Friday, November 28, 2008

But they were all wrong. It was called the Great Depression, and the hoboes saw it coming.

If you'll gather 'round me, children,
A story I will tell

'Bout Pretty Boy Floyd, an outlaw,
Oklahoma knew him well.

It was in the town of Shawnee,

A Saturday afternoon,
His wife beside him in his w
As into town they rode.

There a deputy sheriff approached him
In a manner rather rude,
Vulgar words of anger,

An' his wife she overheard.

Pretty Boy grabbed a log chain,
And the deputy grabbed his gun;
In the fight that followed

He laid that deputy down.

Then he took to the trees and timber
To live a life of shame;
Every crime in Oklahoma
Was added to his name.

But a many a starving farmer
The same old story told
How the outlaw paid the
ir mortgage
And saved their little homes.

Others tell you 'bout a stranger
That come to beg a meal,
Underneath his napkin
Left a thousand dollar bill.

It was in Oklahoma City,
It was on a Christmas Day,
There was a whole car load of groceries

Come with a note to say:

Well, you say that I'm an outlaw,
You say that I'm a thief.
Here's a Christmas dinner
For the families on relief.

Yes, as through this world I've wandered
I've seen lots of funny men;
Some will rob you with a six-gun,
And some with a fountain pen.

And as through your life you travel,
Yes, as through your life you roam,
You won't never see an outlaw
Drive a family from their home.

Oh, to live in an era with folk heroes! Who do we have now? Is Springsteen going to record a subversive tribute to Hank Paulson or Harry Reid or, gasp, John Boehner?

But there are signs of new times everywhere. I'm still trying to interpret Black Friday, the nasty thing I saw last night. Having slept a gluttonous amount on the Wednesday night before Thanksgiving and having drank four cans of coke Thanksgiving evening, I decided to drive back to Iowa for the quickest trip ever. Seeing as it was a holiday night, I made sure to stay on main roads that would have more open gas stations, so I took 94 to 88 to get back to Iowa City from Antioch, IL. (I normally take a country road, IL-173, to Rockford, 39 N to 88 E to 80, and it's faster and much prettier, albeit creepy at night!)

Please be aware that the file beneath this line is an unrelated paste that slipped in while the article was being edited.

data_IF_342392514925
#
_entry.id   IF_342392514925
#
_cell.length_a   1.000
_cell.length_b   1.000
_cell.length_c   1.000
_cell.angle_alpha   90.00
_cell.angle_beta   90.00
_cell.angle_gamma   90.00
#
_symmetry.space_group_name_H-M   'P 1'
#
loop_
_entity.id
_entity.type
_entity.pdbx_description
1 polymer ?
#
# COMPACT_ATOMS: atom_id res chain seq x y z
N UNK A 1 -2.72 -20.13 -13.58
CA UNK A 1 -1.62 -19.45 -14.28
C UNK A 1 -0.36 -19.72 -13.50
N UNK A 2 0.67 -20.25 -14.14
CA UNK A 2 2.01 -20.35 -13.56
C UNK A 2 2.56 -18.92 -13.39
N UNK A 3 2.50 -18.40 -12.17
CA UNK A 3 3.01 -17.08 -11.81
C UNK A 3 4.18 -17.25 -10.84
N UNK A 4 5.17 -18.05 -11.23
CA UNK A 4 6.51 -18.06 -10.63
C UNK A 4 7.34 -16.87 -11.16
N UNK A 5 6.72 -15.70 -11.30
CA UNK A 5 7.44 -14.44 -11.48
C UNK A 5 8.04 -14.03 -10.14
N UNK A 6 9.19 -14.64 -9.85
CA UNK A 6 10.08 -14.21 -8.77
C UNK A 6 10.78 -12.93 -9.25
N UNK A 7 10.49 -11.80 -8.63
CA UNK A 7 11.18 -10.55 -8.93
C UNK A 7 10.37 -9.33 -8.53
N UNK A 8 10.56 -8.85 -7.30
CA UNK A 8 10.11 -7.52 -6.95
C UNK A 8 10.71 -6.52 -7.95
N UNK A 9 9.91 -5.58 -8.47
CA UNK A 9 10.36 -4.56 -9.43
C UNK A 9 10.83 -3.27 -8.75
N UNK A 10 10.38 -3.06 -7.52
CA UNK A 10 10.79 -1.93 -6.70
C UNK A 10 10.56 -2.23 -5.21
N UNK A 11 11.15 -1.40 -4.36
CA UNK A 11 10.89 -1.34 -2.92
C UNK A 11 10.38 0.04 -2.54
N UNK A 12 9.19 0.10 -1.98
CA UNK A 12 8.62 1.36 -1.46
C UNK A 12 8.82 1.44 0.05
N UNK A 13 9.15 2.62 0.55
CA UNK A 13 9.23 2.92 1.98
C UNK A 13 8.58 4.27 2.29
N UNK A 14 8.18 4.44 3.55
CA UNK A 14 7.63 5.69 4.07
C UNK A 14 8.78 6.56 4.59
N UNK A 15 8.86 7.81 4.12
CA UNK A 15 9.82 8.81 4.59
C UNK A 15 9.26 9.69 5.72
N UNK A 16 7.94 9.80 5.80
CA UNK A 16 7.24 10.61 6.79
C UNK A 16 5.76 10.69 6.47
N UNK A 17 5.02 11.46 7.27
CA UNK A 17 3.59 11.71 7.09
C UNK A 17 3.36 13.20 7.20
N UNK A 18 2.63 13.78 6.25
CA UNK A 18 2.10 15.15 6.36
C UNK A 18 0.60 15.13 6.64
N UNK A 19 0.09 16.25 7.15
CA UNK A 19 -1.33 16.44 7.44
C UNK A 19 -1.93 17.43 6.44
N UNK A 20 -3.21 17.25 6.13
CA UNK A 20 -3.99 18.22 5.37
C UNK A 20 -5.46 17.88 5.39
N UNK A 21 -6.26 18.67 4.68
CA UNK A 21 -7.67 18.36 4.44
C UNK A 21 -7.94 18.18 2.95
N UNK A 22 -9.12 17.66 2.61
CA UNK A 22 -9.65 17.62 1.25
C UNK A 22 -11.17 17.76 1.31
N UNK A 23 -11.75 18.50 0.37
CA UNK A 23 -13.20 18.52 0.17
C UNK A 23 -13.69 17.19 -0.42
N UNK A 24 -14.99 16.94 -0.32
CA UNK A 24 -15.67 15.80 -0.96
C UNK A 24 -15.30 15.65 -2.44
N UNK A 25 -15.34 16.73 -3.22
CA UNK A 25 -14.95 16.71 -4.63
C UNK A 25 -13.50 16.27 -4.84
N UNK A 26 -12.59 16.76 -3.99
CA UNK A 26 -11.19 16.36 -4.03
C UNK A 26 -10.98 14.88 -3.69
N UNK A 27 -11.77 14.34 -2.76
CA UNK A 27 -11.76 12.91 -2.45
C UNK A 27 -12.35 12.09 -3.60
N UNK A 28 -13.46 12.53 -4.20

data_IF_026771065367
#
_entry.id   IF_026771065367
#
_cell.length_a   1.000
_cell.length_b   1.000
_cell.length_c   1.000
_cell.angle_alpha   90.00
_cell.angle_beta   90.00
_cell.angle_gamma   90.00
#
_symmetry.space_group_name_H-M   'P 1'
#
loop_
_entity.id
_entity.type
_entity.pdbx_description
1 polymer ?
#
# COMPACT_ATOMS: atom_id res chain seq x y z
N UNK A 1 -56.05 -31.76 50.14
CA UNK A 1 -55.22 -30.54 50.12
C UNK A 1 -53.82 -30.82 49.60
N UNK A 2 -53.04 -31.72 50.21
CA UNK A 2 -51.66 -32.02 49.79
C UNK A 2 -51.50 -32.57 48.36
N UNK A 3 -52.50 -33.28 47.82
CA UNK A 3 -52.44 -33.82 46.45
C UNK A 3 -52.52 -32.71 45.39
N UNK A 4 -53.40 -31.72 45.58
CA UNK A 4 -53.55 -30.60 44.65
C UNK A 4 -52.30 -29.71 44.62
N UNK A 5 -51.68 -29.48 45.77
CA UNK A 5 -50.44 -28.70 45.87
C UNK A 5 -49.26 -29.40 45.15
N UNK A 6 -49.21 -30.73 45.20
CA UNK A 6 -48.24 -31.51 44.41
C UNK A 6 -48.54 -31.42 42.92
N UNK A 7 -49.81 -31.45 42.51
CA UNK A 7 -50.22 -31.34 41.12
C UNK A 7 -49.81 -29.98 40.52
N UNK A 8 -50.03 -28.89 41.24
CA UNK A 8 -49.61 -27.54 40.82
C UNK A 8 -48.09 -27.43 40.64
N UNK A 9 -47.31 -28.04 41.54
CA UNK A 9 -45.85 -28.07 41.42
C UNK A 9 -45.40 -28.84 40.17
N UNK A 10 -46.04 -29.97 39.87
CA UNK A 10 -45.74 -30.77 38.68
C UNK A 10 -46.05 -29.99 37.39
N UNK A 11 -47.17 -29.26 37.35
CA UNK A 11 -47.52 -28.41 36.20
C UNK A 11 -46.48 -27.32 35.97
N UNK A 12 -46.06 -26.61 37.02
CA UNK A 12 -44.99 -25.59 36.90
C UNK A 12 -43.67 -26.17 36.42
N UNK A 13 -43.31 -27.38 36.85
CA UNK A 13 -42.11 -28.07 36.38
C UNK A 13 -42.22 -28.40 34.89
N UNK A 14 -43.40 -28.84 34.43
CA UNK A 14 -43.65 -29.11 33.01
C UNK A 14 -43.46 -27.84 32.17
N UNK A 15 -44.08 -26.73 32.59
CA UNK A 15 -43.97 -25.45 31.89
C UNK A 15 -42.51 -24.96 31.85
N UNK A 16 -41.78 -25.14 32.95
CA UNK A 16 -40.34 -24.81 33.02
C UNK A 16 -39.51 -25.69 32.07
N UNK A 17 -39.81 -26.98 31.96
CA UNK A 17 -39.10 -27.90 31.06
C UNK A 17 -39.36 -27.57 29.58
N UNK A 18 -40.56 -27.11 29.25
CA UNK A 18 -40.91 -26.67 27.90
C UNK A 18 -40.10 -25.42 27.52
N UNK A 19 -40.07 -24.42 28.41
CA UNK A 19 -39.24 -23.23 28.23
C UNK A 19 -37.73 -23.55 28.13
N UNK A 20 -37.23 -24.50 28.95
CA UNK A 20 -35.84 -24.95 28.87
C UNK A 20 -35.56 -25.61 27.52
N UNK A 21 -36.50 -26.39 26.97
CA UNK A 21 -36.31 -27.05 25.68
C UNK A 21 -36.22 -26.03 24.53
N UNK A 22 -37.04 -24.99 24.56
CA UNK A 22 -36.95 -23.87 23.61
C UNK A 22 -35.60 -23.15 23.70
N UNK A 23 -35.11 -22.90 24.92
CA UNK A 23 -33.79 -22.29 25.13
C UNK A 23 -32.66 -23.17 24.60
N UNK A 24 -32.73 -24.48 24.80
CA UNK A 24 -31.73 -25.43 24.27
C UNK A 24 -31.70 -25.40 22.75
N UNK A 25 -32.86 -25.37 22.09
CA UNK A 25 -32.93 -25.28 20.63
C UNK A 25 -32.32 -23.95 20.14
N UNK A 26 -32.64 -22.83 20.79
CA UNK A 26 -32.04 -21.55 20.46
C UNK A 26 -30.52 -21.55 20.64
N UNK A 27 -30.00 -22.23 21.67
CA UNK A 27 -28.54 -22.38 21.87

My main road drive, however, hit a hitch. It was 12:15 AM and, just west of Naperville, traffic stopped. Now, I'm going to be oh-so-bloggy and use a screenshot of my twitter feed to tell the story. You know, multimedia content! Keep in mind, safety hounds, I didn't tweet until I was sure that I was stuck in a completely unmoving mass of cars, so the backup actually began about ten minutes before my first tweet about it. My first tweet ("Back...") comes from the Lake Forest Oasis, and my last tweet comes from the Dekalb Oasis (I wasn't driving and tweeting!), so if you'd like, you can triangulate my position:

Dave Douglas's November was indeed a great track to hear, very calming and apropos. But anyway, the outlet mall had a backup--a BIG backup--for midnight sales! It appeared the parking lot may have been full! But what really struck me was the Best Buy parking lot, ten minutes west of the Outlet mall. It seemed to be a civic event, with a fire pit, coleman heaters galore, tents, torches--what does it all mean? That consumer confidence is back? Or that, now, we are afraid, and shopping is our way to combat that fear, ala 9-11? Who knows. It was just interesting to watch--not absurd, just interesting--a civic ritual like this. Add to that the increased political rally participation, inroads in church attendance, the like... Maybe the 1930s are the new 1980s, and we are finding ways of coming together because of and inspite of fears? That's right, I made inspite of one word. Can I do that?

Maybe it's time I revived my research about the influence of junk metal in the great depression on percussion music? More on that later, maybe I'll share some actual research soon--probably after my horrific semester is over! But in the course of researching that, I stared at hundreds of Library of Congress junkyard photos. This one was, without a doubt, my favorite:

The LOC caption reads:

Sheppard and his father, part-time agricultural workers in Bridgetown, New Jersey, rake a junk pile for old metal and bottles to sell. During the off-seasons these people must find all manner of strange occupations to round out an inadequate relief diet. 1938.

Make sure to read the signs on the tree.

Of course, my Great Depression research is hardly the greatest. And what is a collection of people vying for Best Buy deals but a refiguration of Joey Stinkeye Smiles and his whole nasty crew? Maybe they were accepting hobo nickels...

Yes, my friends, we shall gnaw on their bones.

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